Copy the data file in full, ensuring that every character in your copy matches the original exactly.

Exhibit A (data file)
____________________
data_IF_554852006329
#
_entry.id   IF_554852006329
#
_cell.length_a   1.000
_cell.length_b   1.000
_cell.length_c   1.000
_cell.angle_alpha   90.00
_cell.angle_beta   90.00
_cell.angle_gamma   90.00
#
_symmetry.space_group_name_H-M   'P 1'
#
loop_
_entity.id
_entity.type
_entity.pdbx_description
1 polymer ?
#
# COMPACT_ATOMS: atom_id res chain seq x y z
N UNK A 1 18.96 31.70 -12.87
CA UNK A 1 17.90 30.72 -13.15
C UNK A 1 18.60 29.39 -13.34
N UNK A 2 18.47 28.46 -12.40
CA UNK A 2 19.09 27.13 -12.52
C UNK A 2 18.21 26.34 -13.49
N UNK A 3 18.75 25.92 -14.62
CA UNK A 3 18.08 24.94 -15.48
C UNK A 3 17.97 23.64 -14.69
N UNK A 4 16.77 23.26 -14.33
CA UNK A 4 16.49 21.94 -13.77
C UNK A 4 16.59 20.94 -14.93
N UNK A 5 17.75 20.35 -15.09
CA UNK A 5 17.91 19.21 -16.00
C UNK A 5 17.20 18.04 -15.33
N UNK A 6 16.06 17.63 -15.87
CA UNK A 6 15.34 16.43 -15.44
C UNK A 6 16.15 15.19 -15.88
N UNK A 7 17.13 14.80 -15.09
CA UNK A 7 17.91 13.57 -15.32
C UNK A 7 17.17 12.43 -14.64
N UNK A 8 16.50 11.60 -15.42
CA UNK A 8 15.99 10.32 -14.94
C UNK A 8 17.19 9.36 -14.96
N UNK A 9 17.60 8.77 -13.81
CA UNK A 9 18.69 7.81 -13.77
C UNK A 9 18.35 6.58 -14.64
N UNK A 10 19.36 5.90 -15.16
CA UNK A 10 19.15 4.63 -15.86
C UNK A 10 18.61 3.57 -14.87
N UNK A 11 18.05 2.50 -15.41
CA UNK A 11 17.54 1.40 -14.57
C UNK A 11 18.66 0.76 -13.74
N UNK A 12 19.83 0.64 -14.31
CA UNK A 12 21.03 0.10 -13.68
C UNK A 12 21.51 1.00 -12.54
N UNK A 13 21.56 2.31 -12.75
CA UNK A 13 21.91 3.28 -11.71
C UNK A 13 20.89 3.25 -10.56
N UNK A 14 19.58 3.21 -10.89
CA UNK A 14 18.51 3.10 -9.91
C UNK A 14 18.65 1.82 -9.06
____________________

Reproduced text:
data_IF_554852006329
#
_entry.id   IF_554852006329
#
_cell.length_a   1.000
_cell.length_b   1.000
_cell.length_c   1.000
_cell.angle_alpha   90.00
_cell.angle_beta   90.00
_cell.angle_gamma   90.00
#
_symmetry.space_group_name_H-M   'P 1'
#
loop_
_entity.id
_entity.type
_entity.pdbx_description
1 polymer ?
#
# COMPACT_ATOMS: atom_id res chain seq x y z
N UNK A 1 18.96 31.70 -12.87
CA UNK A 1 17.90 30.72 -13.15
C UNK A 1 18.60 29.39 -13.34
N UNK A 2 18.47 28.46 -12.40
CA UNK A 2 19.09 27.13 -12.52
C UNK A 2 18.21 26.34 -13.49
N UNK A 3 18.75 25.92 -14.62
CA UNK A 3 18.08 24.94 -15.48
C UNK A 3 17.97 23.64 -14.69
N UNK A 4 16.77 23.26 -14.33
CA UNK A 4 16.49 21.94 -13.77
C UNK A 4 16.59 20.94 -14.93
N UNK A 5 17.75 20.35 -15.09
CA UNK A 5 17.91 19.21 -16.00
C UNK A 5 17.20 18.04 -15.33
N UNK A 6 16.06 17.63 -15.87
CA UNK A 6 15.34 16.43 -15.44
C UNK A 6 16.15 15.19 -15.88
N UNK A 7 17.13 14.80 -15.09
CA UNK A 7 17.91 13.57 -15.32
C UNK A 7 17.17 12.43 -14.64
N UNK A 8 16.50 11.60 -15.42
CA UNK A 8 15.99 10.32 -14.94
C UNK A 8 17.19 9.36 -14.96
N UNK A 9 17.60 8.77 -13.81
CA UNK A 9 18.69 7.81 -13.77
C UNK A 9 18.35 6.58 -14.64
N UNK A 10 19.36 5.90 -15.16
CA UNK A 10 19.15 4.63 -15.86
C UNK A 10 18.61 3.57 -14.87
N UNK A 11 18.05 2.50 -15.41
CA UNK A 11 17.54 1.40 -14.57
C UNK A 11 18.66 0.76 -13.74
N UNK A 12 19.83 0.64 -14.31
CA UNK A 12 21.03 0.10 -13.68
C UNK A 12 21.51 1.00 -12.54
N UNK A 13 21.56 2.31 -12.75
CA UNK A 13 21.91 3.28 -11.71
C UNK A 13 20.89 3.25 -10.56
N UNK A 14 19.58 3.21 -10.89
CA UNK A 14 18.51 3.10 -9.91
C UNK A 14 18.65 1.82 -9.06